Commander in Chief | Chief Executive | Chief Diplomat | Ceremonial Head of State | Manager of the Economy | Party Leader | National Leader
Thomas Jefferson | Abraham Lincoln | Theodore Roosevelt | Franklin D. Roosevelt | John F. Kennedy | Lyndon B. Johnson

Lyndon B. Johnson signing the Civil Rights Act

Americans ask their presidents to do more than govern; they expect them to lead. No aspect of the chief executive's job is more important than articulating the nation's principles, taking on new challenges, providing comfort and inspiration in times of crisis, and, in Abraham Lincoln's words, appealing to "the better angels of our nature."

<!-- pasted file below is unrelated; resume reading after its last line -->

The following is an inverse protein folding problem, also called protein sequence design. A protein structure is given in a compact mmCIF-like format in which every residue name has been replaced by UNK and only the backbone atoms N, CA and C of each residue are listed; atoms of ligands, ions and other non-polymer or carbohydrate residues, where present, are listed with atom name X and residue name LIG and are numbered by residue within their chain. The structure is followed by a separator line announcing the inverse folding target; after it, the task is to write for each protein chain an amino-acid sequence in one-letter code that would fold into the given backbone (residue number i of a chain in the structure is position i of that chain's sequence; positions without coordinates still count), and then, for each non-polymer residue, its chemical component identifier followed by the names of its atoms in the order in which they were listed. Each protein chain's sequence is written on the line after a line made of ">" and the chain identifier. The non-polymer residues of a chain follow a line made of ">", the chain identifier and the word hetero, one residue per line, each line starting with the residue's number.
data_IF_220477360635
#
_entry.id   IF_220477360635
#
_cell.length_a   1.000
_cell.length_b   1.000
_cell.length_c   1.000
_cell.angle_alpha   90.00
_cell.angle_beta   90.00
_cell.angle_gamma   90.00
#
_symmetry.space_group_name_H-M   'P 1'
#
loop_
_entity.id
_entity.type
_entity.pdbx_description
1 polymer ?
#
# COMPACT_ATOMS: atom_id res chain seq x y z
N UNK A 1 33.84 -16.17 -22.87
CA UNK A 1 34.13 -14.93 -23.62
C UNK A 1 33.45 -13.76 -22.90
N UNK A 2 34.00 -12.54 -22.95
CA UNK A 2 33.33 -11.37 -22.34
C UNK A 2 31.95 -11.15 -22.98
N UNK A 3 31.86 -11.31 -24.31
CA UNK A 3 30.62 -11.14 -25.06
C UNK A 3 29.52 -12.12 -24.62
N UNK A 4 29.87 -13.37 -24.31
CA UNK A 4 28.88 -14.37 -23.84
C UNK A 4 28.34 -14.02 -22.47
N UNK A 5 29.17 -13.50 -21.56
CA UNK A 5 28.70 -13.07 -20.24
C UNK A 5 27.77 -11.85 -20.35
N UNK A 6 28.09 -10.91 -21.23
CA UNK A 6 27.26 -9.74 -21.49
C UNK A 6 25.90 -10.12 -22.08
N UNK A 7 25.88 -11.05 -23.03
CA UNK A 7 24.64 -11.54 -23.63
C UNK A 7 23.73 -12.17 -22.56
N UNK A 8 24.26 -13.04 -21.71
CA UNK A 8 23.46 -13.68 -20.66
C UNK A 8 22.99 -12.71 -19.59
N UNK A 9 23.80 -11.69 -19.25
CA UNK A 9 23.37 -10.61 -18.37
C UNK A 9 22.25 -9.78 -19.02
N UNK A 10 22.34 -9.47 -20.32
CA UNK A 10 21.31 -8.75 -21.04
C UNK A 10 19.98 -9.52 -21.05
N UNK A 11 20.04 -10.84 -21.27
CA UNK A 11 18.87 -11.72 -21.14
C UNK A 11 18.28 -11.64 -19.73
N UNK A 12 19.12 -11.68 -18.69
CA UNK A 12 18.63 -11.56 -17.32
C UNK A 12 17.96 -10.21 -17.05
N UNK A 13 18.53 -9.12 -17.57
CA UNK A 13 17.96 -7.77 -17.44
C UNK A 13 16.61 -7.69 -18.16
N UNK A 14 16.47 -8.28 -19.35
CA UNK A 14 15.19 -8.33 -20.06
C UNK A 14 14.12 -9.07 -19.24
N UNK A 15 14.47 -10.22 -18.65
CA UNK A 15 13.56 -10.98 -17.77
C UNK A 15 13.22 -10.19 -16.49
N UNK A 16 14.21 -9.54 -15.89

Presidential leadership has often been met with contentious political debate. But when Americans look back in history, this is the main quality they use to judge a president's tenure in office.

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National Museum of American History